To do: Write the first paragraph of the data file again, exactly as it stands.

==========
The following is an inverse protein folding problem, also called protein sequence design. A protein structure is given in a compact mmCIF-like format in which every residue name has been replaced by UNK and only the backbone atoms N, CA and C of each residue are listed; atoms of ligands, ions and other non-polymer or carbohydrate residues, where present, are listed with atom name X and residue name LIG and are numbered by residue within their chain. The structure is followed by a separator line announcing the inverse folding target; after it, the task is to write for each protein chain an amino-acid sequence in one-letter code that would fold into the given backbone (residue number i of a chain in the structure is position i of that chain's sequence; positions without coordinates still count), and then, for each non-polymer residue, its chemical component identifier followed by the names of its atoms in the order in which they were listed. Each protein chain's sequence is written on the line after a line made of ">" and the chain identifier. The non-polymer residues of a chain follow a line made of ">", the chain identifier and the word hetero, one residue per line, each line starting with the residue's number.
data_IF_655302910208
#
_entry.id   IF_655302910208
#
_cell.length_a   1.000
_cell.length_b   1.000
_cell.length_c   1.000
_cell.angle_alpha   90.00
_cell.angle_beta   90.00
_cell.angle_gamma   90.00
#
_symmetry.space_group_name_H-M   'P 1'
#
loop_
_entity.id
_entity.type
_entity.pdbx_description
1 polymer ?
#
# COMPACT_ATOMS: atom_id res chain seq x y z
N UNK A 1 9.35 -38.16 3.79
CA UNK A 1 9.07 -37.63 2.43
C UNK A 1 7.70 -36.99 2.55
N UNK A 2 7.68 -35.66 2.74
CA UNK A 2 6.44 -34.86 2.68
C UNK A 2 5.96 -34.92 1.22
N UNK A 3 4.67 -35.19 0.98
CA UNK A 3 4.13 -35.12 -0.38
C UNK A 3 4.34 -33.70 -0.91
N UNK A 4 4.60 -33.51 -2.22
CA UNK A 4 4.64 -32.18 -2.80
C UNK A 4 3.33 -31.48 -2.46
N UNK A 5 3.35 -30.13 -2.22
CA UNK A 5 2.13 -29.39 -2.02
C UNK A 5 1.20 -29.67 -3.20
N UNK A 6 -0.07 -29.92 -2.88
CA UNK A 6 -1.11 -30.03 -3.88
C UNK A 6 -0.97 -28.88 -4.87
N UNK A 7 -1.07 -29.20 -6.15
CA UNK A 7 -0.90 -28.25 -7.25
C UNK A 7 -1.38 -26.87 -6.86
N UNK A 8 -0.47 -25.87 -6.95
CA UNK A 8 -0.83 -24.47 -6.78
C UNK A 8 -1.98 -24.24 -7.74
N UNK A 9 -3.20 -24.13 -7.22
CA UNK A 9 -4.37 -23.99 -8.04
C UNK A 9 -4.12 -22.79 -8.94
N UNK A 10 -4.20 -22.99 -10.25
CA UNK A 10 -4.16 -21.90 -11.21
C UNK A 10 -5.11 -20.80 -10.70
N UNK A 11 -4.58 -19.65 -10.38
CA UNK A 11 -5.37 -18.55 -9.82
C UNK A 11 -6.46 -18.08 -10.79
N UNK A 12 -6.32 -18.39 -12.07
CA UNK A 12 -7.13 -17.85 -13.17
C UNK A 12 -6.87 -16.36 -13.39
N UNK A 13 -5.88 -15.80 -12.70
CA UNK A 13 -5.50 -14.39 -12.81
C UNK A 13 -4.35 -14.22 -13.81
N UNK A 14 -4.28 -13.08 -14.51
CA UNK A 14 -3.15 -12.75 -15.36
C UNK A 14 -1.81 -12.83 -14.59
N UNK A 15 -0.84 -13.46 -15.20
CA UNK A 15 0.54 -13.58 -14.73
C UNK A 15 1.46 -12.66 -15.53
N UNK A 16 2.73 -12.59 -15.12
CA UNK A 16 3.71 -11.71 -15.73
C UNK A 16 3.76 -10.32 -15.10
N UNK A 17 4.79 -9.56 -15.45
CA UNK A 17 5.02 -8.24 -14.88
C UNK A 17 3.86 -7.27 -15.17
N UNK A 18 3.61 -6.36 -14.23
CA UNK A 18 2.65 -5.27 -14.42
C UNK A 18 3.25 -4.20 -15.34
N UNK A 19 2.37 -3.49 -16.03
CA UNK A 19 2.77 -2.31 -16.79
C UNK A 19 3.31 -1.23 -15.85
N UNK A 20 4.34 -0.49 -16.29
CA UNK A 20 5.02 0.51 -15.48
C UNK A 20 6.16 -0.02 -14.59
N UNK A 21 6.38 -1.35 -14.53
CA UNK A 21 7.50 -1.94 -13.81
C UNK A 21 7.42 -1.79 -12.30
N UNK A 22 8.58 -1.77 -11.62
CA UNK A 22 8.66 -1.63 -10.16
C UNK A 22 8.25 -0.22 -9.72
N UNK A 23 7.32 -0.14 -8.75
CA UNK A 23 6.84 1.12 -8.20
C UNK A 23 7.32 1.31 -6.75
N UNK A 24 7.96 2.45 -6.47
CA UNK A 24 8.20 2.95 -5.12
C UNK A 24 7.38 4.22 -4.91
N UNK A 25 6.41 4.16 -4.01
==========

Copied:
The following is an inverse protein folding problem, also called protein sequence design. A protein structure is given in a compact mmCIF-like format in which every residue name has been replaced by UNK and only the backbone atoms N, CA and C of each residue are listed; atoms of ligands, ions and other non-polymer or carbohydrate residues, where present, are listed with atom name X and residue name LIG and are numbered by residue within their chain. The structure is followed by a separator line announcing the inverse folding target; after it, the task is to write for each protein chain an amino-acid sequence in one-letter code that would fold into the given backbone (residue number i of a chain in the structure is position i of that chain's sequence; positions without coordinates still count), and then, for each non-polymer residue, its chemical component identifier followed by the names of its atoms in the order in which they were listed. Each protein chain's sequence is written on the line after a line made of ">" and the chain identifier. The non-polymer residues of a chain follow a line made of ">", the chain identifier and the word hetero, one residue per line, each line starting with the residue's number.